1. Babies are expensive. When Margs was first born and we were living in the apartment I bought everything new. I was a first time mom to a rainbow baby (baby born after pregnancy loss) so I had this intense need to get her the “best” of everything. Soon enough, I realized that baby items – clothes and toys especially are an enormous waste of money. This idea that I needed to get her the “best” of everything was my own issue and not at all related to my parenting (Intense mommy guilt with a whole lot of post partum depression and anxiety mixed in). As soon as I accepted that it was okay to buy used I started working with a local consignment shop and boom everything sort of fell into place. Now, I buy anything and everything I can used assuming that the items are in good condition and safe for Margs and we are all okay about it – happier even.
I started off by dropping off a few items that we no longer used. Namely, a breast pump, floor play mat and a high chair. Soon enough I had enough store credit that I could replenish her wardrobe and toy needs without spending any money at all. Now, I drop off bags of Margs clothing and toys when she outgrows them and continue to build my store credit. When Margs needs something whether it be clothing, toys or other accessories I pass by the shop and have a good look around. Often, I can find exactly what I’m looking for – if I really can’t find it there I will buy at other stores but more often than not the consignment store satisfies our needs.
Margs’ new shoes. Picked up yesterday along with a bunch of new outfits pictured above using my store credit.
2. Selling our clothing and things we don’t wear online. Mer works in an office setting so he needs a pretty substantial wardrobe so that he can look presentable on a day to day basis. I tend to wear the same things day in and day out (stay at home mom life anyone?) but do like to replace certain items from time to time. We used to hoard our clothes assuming (hoping?) that at some point we’d start wearing certain items again. When it came time to pack we realized just how much clothing we actually had but more importantly how much of that clothing we never wore. We brought it all with us and slowly I’m sorting and selling it online. It helps earn us a couple of extra bucks every week that I use towards grocery or stocking up on essentials. I would have started a consignment system with our stuff if there was a local one that dealt with adult clothing – but, no such luck.
Doing this does take a little effort since you’ve got to photograph everything. I’ve joined some local online garage sale sites via facebook where I post lots of our clothing for sale on a weekly basis. Some weeks we sell more other weeks less but every little bit helps.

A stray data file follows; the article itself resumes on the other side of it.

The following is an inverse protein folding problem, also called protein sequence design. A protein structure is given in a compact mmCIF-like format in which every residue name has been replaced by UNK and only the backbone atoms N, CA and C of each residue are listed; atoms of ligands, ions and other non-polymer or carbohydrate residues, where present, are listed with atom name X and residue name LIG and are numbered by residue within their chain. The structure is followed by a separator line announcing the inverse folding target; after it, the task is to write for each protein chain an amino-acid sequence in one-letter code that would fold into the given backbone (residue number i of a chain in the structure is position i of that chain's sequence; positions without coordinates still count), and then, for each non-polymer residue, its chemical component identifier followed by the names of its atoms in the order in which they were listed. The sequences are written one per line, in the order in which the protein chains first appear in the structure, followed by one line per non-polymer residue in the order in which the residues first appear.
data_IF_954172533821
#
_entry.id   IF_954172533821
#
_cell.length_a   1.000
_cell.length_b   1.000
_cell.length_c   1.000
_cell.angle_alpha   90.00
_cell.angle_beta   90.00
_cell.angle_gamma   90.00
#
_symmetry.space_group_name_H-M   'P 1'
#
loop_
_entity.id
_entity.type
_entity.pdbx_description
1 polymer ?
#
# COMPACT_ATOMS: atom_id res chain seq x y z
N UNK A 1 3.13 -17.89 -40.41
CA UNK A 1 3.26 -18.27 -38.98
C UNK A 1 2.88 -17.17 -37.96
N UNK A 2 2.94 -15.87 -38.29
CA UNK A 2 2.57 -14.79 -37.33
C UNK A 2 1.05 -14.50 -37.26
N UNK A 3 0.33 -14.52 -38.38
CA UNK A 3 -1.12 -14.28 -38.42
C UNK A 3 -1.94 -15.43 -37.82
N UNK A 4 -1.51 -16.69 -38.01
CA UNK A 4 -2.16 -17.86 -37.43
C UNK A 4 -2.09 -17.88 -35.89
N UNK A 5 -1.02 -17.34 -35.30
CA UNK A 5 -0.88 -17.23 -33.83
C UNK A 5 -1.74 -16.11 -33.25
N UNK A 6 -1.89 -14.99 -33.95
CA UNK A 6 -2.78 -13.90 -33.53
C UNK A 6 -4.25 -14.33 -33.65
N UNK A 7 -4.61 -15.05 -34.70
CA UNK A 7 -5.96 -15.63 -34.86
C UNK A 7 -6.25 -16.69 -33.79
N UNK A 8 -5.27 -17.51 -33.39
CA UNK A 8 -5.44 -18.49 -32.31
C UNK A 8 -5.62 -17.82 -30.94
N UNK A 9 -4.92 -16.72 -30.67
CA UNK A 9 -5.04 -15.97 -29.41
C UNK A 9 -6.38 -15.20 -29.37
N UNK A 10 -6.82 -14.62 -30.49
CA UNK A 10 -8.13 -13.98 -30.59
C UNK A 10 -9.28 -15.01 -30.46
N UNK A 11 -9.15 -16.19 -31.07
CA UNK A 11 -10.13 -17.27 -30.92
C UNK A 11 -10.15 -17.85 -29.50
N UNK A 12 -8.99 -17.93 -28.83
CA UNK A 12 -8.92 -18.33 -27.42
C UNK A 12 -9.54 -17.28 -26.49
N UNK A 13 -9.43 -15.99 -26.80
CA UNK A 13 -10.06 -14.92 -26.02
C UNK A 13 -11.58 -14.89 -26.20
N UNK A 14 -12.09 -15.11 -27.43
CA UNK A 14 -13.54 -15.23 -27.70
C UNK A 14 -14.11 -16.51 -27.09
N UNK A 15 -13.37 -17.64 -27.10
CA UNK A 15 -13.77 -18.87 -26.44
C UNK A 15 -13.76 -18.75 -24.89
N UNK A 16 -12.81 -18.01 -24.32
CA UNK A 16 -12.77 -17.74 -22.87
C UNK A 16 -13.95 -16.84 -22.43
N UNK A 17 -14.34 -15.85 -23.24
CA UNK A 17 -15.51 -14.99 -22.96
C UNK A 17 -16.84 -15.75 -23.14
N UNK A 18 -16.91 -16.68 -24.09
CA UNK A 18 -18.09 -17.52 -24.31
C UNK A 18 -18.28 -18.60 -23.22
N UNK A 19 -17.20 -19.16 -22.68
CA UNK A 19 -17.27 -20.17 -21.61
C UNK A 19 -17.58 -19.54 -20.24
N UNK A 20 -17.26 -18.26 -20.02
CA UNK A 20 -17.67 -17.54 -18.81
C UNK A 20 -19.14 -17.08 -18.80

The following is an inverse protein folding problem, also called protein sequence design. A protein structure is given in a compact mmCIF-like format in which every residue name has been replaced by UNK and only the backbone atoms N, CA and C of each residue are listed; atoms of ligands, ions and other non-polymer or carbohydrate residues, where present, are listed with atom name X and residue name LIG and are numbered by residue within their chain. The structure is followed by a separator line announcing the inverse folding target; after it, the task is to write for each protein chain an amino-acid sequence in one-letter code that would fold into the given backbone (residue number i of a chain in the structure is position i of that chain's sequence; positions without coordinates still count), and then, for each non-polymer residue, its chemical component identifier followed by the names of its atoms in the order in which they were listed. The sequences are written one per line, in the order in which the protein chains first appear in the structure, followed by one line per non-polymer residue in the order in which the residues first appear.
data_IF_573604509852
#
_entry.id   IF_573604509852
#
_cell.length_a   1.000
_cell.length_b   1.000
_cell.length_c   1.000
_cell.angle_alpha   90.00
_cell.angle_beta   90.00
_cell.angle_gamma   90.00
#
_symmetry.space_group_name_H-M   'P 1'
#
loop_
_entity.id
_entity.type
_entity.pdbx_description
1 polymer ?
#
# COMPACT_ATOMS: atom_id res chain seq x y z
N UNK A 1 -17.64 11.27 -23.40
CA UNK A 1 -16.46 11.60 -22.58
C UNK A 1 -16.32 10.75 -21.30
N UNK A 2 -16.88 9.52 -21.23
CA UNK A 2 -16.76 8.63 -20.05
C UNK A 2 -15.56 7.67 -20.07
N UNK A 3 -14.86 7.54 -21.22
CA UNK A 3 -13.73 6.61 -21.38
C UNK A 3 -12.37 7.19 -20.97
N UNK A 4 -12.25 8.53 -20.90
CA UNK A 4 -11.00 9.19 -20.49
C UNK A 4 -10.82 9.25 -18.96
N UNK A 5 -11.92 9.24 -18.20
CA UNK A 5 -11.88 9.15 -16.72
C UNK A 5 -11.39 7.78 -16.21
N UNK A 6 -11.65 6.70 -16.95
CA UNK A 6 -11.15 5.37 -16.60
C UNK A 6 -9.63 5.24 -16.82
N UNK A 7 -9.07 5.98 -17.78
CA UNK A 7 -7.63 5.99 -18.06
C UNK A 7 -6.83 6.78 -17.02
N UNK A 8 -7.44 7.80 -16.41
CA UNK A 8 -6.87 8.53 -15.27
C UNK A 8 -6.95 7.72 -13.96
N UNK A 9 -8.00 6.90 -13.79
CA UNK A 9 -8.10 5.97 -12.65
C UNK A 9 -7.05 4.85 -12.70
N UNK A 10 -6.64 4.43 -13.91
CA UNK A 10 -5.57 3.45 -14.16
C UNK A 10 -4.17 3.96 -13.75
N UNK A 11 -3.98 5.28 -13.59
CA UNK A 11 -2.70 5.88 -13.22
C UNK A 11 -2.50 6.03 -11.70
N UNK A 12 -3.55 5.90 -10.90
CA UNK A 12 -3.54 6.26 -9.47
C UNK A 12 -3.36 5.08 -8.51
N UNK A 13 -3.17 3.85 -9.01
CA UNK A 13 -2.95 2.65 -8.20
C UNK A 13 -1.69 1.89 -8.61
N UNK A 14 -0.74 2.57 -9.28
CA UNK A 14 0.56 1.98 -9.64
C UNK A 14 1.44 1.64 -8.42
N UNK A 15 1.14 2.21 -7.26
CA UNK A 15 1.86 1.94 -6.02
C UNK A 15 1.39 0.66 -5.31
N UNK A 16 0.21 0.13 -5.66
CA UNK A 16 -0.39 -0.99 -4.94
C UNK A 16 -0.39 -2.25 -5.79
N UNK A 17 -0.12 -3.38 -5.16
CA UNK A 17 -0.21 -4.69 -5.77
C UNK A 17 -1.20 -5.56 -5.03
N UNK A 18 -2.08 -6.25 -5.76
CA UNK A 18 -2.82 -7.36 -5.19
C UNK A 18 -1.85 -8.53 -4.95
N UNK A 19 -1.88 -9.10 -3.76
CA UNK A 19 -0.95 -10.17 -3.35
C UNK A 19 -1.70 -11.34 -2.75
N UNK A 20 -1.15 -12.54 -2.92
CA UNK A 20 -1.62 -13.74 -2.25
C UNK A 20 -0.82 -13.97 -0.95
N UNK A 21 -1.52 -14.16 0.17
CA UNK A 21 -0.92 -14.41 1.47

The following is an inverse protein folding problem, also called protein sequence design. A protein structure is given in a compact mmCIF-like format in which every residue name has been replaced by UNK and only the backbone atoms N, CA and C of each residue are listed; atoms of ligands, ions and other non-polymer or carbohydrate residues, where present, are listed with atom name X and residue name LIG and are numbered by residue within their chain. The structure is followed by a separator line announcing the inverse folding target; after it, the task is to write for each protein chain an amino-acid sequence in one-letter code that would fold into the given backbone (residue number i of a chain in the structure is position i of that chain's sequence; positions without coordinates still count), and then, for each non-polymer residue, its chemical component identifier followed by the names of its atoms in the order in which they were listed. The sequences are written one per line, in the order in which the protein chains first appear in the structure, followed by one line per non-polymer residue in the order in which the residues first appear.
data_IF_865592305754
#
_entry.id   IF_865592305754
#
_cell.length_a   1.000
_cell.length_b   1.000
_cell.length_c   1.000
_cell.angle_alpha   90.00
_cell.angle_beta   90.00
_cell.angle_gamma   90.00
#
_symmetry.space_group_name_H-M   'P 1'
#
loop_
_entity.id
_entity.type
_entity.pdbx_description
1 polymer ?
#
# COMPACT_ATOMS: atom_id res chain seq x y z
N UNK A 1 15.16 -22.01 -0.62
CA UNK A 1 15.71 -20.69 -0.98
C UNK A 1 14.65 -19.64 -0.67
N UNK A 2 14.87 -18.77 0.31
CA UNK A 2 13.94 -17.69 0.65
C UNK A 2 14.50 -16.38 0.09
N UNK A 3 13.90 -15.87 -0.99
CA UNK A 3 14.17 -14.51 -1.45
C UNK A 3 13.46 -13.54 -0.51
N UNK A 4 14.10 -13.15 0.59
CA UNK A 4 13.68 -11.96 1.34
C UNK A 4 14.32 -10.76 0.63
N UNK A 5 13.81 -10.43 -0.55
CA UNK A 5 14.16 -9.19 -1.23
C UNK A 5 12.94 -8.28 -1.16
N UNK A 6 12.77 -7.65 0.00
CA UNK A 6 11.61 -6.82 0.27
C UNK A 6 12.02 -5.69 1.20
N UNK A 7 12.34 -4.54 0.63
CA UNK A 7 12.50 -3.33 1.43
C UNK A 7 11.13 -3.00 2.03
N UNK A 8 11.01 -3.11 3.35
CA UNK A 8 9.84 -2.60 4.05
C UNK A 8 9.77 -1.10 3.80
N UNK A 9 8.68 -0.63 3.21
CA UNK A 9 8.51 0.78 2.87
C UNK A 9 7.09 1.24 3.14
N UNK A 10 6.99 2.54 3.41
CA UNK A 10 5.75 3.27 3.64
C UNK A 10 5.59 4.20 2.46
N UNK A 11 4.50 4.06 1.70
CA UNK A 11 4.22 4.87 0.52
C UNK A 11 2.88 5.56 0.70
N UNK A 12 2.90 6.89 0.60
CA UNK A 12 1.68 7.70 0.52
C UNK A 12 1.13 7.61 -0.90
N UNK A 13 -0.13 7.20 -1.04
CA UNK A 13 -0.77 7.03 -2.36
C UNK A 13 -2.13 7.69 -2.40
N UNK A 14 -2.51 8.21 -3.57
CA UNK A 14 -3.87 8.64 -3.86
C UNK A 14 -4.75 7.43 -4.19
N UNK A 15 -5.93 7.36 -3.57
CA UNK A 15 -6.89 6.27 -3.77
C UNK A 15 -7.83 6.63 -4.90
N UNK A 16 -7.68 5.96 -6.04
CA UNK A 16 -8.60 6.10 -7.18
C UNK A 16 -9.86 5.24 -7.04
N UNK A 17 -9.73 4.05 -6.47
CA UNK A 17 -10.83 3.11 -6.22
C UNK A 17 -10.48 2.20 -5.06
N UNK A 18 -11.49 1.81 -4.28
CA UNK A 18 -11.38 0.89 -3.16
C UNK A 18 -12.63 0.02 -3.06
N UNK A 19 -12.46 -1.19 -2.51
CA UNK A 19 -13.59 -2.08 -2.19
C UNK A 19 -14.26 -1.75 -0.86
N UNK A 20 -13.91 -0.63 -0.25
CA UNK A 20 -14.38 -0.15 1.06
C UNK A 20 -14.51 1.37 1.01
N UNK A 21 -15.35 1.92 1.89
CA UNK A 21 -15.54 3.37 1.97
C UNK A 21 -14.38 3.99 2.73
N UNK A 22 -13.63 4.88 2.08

Here’s a recent lot I posted for 20$.
3. Stockpiling essentials.
This might sound counter intuitive because you’re essentially spending money to save money but we’ve discovered that it really does save us a ton of money in the long run. We’re pretty picky about our laundry detergent but hate paying full price for it. When it goes on sale we stock up. Usually, this involves visiting multiple locations of the same store to stock pile the sale since in this area most stores put a limit on how many items you can buy. Those Tide detergents for example were 50% off costing us 4.99 per box/jug instead of 9.99$ last week.
Other essentials that we keep an eye on regularly are : toilet paper, paper towels, kleenex, fabric softner and dish soap
4. Saving /clipping coupons.
I went through a phase when we first moved where I was obsessed with coupons. I’d literally scour the internet looking for coupons which not only drove me crazy but made the whole experience really really stressful. Half the online links don’t work and a good portion of coupons are not available to us Canadians. So, I stopped couponing that way and just stick to manufacturer coupons that come with products we buy or coupons that come by mail with our weekly bundle of store flyers. I know I can do more but honestly couponing isn’t easy. It requires an enormous investment of your time and often it’s for products we don’t even use. My system is pretty simple. I’ve got a zip lock on top of our microwave where I put my clipped coupons. Most are for baby hygiene items like diapers and wipes but from time to time some coupons for other household essentials make their way in.
5. Growing our own produce.
This is a really big one for us. We’re very fortunate to have a substantial piece of land where we can grow our own vegetables in the summer. We share the work with Mer’s parents and ultimately stock up our freezers with a ton of fresh produce that sustains us pretty much through the winter. I’m not sure if the situation is similar elsewhere but since moving further outside the city the cost of fresh vegetables and fruit has really gone up. We were shocked to find out that apples can cost anywhere from 2$ to 4$ per pound only 20 minutes further from the area we used to live. We clearly have to fill in the gaps because you can’t preserve things like lettuce or fresh fruit but we do a pretty good job of sustaining ourselves with tomatoes, squash, beans, peas, corn, spinach, peppers and broccoli which is a huge help to our grocery budget every week.
Our freezer is currently overflowing with frozen veggies. On our current wish list is a chest freezer. We’ve got a little cash stashed away to buy one but we’re waiting until a second hand one in decent condition pops up for sale locally.
So these are a few of the things we’re doing to help us save a little extra cash every month. They may not be suitable options for everyone but it works out quite well for us.
What things do you do to save some cash? I love reading about how other people work their budgets.